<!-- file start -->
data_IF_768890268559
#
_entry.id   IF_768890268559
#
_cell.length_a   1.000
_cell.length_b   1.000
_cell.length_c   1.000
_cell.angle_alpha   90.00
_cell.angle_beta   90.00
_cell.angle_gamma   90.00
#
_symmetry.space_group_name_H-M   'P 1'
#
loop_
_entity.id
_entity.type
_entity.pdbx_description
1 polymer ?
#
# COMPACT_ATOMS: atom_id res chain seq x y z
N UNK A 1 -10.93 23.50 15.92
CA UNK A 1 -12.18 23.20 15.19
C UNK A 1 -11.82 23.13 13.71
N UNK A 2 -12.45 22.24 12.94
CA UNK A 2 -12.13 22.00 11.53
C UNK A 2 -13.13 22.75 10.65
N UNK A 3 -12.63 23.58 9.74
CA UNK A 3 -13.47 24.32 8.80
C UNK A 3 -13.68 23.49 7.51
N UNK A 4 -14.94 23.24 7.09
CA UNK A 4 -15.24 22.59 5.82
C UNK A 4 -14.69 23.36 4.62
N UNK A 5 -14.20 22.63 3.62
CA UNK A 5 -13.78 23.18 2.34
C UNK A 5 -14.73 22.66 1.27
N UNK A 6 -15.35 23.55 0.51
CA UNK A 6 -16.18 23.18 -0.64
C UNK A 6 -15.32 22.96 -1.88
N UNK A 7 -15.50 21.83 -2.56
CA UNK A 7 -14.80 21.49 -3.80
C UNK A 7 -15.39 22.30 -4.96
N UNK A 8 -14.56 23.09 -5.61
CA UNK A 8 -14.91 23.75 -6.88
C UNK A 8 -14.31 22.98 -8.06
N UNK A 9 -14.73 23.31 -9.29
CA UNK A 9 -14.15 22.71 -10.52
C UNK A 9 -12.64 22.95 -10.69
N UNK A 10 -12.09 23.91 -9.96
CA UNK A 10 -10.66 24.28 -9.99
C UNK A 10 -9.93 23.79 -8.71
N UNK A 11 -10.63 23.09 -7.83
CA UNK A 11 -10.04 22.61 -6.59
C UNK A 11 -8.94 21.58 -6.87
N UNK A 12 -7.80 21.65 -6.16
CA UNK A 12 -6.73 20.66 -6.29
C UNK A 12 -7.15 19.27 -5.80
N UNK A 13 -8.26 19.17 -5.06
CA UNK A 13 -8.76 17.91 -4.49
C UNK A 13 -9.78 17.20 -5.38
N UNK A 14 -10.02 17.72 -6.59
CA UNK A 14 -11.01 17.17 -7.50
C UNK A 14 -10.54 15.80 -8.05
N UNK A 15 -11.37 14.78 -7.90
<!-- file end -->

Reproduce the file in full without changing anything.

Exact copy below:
data_IF_768890268559
#
_entry.id   IF_768890268559
#
_cell.length_a   1.000
_cell.length_b   1.000
_cell.length_c   1.000
_cell.angle_alpha   90.00
_cell.angle_beta   90.00
_cell.angle_gamma   90.00
#
_symmetry.space_group_name_H-M   'P 1'
#
loop_
_entity.id
_entity.type
_entity.pdbx_description
1 polymer ?
#
# COMPACT_ATOMS: atom_id res chain seq x y z
N UNK A 1 -10.93 23.50 15.92
CA UNK A 1 -12.18 23.20 15.19
C UNK A 1 -11.82 23.13 13.71
N UNK A 2 -12.45 22.24 12.94
CA UNK A 2 -12.13 22.00 11.53
C UNK A 2 -13.13 22.75 10.65
N UNK A 3 -12.63 23.58 9.74
CA UNK A 3 -13.47 24.32 8.80
C UNK A 3 -13.68 23.49 7.51
N UNK A 4 -14.94 23.24 7.09
CA UNK A 4 -15.24 22.59 5.82
C UNK A 4 -14.69 23.36 4.62
N UNK A 5 -14.20 22.63 3.62
CA UNK A 5 -13.78 23.18 2.34
C UNK A 5 -14.73 22.66 1.27
N UNK A 6 -15.35 23.55 0.51
CA UNK A 6 -16.18 23.18 -0.64
C UNK A 6 -15.32 22.96 -1.88
N UNK A 7 -15.50 21.83 -2.56
CA UNK A 7 -14.80 21.49 -3.80
C UNK A 7 -15.39 22.30 -4.96
N UNK A 8 -14.56 23.09 -5.61
CA UNK A 8 -14.91 23.75 -6.88
C UNK A 8 -14.31 22.98 -8.06
N UNK A 9 -14.73 23.31 -9.29
CA UNK A 9 -14.15 22.71 -10.52
C UNK A 9 -12.64 22.95 -10.69
N UNK A 10 -12.09 23.91 -9.96
CA UNK A 10 -10.66 24.28 -9.99
C UNK A 10 -9.93 23.79 -8.71
N UNK A 11 -10.63 23.09 -7.83
CA UNK A 11 -10.04 22.61 -6.59
C UNK A 11 -8.94 21.58 -6.87
N UNK A 12 -7.80 21.65 -6.16
CA UNK A 12 -6.73 20.66 -6.29
C UNK A 12 -7.15 19.27 -5.80
N UNK A 13 -8.26 19.17 -5.06
CA UNK A 13 -8.76 17.91 -4.49
C UNK A 13 -9.78 17.20 -5.38
N UNK A 14 -10.02 17.72 -6.59
CA UNK A 14 -11.01 17.17 -7.50
C UNK A 14 -10.54 15.80 -8.05
N UNK A 15 -11.37 14.78 -7.90